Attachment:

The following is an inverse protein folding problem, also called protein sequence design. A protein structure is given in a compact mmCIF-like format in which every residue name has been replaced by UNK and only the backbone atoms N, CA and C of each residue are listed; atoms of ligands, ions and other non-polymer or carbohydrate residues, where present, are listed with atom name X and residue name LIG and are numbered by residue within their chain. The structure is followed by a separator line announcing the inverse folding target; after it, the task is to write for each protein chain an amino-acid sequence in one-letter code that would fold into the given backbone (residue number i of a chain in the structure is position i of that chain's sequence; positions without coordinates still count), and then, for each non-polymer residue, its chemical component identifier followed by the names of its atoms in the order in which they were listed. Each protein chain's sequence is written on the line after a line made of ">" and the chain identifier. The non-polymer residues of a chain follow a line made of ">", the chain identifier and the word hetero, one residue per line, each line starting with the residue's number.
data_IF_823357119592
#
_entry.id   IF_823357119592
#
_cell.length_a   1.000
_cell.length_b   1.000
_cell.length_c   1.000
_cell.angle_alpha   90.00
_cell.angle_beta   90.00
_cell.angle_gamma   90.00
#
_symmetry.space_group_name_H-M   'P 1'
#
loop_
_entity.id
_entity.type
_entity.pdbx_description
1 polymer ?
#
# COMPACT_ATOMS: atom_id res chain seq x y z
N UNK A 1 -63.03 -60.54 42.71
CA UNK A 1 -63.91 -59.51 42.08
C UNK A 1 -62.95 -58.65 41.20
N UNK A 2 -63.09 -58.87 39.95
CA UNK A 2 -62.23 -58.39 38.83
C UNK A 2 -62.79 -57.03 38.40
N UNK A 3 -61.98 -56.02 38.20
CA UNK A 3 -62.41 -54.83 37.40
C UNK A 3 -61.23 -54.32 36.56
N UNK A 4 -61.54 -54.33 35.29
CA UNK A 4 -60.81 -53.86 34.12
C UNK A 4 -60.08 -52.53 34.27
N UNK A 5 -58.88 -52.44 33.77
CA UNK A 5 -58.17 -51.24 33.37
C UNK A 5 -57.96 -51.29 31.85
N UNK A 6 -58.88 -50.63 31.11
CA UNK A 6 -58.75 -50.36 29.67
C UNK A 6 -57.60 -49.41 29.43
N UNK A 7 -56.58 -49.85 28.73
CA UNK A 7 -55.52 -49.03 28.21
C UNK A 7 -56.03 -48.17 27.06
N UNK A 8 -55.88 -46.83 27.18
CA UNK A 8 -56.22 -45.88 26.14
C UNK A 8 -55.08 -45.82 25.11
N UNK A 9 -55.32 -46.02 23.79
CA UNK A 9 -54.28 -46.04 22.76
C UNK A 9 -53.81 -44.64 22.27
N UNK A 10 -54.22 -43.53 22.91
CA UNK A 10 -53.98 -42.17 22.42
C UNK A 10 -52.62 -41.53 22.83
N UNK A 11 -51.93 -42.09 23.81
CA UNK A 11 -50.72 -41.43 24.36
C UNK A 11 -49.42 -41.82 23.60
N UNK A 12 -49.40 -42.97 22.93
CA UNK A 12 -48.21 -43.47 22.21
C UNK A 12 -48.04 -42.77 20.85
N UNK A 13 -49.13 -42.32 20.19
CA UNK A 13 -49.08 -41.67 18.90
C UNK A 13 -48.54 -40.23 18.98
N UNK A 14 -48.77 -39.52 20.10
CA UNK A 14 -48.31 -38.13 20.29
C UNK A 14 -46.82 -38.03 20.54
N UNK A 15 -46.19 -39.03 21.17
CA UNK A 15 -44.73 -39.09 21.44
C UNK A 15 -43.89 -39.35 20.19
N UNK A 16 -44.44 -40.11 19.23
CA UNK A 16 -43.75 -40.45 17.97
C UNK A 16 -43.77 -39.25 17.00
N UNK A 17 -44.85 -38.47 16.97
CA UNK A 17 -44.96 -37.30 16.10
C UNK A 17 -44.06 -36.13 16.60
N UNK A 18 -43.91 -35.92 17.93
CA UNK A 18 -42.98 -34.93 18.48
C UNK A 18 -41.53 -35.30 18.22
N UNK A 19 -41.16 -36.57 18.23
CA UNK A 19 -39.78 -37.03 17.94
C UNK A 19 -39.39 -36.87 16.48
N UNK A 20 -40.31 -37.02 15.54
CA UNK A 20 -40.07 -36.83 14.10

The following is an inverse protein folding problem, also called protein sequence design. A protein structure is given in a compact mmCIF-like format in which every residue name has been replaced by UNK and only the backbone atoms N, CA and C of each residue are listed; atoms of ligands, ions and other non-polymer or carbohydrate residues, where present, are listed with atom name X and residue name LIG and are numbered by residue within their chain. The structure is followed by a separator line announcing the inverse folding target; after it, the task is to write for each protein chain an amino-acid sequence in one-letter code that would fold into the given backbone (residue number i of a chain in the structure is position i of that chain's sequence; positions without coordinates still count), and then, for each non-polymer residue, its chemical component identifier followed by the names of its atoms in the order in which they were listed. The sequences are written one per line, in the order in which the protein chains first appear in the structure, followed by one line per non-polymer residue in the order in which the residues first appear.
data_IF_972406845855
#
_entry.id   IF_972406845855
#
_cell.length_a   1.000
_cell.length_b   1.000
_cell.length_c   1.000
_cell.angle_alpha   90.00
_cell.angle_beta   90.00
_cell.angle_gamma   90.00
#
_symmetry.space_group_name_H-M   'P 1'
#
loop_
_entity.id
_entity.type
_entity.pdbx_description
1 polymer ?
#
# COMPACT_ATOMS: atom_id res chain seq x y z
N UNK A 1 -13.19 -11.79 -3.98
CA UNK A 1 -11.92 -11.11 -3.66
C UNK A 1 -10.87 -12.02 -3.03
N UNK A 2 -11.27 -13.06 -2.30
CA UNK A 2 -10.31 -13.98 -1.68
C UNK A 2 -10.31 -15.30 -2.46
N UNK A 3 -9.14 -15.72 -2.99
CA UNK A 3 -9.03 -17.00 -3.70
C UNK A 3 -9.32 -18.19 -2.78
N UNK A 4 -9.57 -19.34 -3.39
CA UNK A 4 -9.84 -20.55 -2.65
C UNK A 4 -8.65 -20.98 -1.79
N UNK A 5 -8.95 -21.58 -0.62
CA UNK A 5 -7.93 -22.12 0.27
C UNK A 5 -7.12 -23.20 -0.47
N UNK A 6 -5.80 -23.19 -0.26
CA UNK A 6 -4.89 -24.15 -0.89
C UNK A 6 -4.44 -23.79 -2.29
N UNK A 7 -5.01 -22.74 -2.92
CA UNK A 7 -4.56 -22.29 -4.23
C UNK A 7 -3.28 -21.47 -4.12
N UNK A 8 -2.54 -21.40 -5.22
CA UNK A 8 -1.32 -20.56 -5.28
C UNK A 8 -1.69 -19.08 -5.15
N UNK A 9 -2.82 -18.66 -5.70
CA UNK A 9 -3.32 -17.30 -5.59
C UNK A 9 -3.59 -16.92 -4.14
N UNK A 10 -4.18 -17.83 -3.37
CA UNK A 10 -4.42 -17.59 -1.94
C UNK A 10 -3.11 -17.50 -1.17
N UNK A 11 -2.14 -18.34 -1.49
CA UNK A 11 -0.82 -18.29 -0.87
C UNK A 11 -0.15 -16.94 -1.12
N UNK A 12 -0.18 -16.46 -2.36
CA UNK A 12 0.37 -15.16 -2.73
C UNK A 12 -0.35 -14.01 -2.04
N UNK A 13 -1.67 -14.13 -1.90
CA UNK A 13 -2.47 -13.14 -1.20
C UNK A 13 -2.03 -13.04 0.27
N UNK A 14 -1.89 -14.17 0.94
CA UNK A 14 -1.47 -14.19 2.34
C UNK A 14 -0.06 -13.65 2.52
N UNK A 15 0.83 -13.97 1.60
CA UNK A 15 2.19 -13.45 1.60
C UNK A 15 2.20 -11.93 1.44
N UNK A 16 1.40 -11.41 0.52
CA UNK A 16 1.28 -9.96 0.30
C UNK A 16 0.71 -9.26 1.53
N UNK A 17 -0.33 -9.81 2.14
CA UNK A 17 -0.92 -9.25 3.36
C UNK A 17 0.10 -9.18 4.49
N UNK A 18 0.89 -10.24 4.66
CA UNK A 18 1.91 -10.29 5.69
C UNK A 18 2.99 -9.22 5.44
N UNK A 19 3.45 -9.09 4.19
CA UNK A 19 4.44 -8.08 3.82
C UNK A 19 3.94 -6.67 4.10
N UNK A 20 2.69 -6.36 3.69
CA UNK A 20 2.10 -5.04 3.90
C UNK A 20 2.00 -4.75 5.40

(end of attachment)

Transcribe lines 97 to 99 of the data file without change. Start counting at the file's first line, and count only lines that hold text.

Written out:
_entity.type
_entity.pdbx_description
1 polymer ?